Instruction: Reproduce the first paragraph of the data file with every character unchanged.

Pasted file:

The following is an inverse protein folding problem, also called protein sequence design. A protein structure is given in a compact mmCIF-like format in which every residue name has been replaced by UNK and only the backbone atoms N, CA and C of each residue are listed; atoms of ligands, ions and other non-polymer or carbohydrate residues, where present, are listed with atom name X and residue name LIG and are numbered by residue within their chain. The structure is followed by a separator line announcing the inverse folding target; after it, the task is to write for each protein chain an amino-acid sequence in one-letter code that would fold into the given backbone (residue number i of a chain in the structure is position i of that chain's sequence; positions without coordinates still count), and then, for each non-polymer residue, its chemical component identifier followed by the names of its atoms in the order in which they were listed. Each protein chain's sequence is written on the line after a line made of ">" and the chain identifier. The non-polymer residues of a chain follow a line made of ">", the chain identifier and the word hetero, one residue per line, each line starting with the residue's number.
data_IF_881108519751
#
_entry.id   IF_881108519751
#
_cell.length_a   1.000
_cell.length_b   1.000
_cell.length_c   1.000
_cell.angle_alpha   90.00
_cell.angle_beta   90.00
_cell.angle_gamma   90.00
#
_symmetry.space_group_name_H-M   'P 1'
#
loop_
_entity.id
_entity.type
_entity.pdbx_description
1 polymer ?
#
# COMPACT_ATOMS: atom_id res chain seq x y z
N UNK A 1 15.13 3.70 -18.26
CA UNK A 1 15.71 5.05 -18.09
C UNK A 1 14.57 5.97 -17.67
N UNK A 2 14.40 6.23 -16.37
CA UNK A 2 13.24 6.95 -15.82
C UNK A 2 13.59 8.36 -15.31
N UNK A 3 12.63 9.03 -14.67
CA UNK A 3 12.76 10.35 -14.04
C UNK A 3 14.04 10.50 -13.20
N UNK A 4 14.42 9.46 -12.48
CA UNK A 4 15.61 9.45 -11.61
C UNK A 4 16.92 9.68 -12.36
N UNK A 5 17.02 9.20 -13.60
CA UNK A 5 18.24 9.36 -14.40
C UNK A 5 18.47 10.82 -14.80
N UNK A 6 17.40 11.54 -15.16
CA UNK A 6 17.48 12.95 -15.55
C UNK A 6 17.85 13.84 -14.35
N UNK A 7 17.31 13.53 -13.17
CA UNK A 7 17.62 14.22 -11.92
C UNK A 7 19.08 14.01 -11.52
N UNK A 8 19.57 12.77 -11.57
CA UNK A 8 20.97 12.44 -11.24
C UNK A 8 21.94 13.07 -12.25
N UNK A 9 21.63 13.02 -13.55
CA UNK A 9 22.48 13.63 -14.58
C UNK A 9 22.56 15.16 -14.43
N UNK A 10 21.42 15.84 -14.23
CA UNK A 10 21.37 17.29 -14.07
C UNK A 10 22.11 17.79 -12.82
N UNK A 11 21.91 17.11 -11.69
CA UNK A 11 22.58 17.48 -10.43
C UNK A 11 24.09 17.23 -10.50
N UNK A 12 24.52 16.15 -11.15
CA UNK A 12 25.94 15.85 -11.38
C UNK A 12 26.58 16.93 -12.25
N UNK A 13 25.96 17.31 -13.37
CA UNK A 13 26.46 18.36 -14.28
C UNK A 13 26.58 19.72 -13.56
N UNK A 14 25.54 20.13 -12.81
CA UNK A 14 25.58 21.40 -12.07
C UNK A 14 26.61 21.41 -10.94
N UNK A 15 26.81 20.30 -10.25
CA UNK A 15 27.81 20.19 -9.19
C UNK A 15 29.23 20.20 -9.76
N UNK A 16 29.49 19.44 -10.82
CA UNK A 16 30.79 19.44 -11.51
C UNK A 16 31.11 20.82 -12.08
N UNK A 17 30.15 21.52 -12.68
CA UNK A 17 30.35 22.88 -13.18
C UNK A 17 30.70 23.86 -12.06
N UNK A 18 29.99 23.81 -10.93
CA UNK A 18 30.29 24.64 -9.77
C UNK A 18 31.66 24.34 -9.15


The following is an inverse protein folding problem, also called protein sequence design. A protein structure is given in a compact mmCIF-like format in which every residue name has been replaced by UNK and only the backbone atoms N, CA and C of each residue are listed; atoms of ligands, ions and other non-polymer or carbohydrate residues, where present, are listed with atom name X and residue name LIG and are numbered by residue within their chain. The structure is followed by a separator line announcing the inverse folding target; after it, the task is to write for each protein chain an amino-acid sequence in one-letter code that would fold into the given backbone (residue number i of a chain in the structure is position i of that chain's sequence; positions without coordinates still count), and then, for each non-polymer residue, its chemical component identifier followed by the names of its atoms in the order in which they were listed. Each protein chain's sequence is written on the line after a line made of ">" and the chain identifier. The non-polymer residues of a chain follow a line made of ">", the chain identifier and the word hetero, one residue per line, each line starting with the residue's number.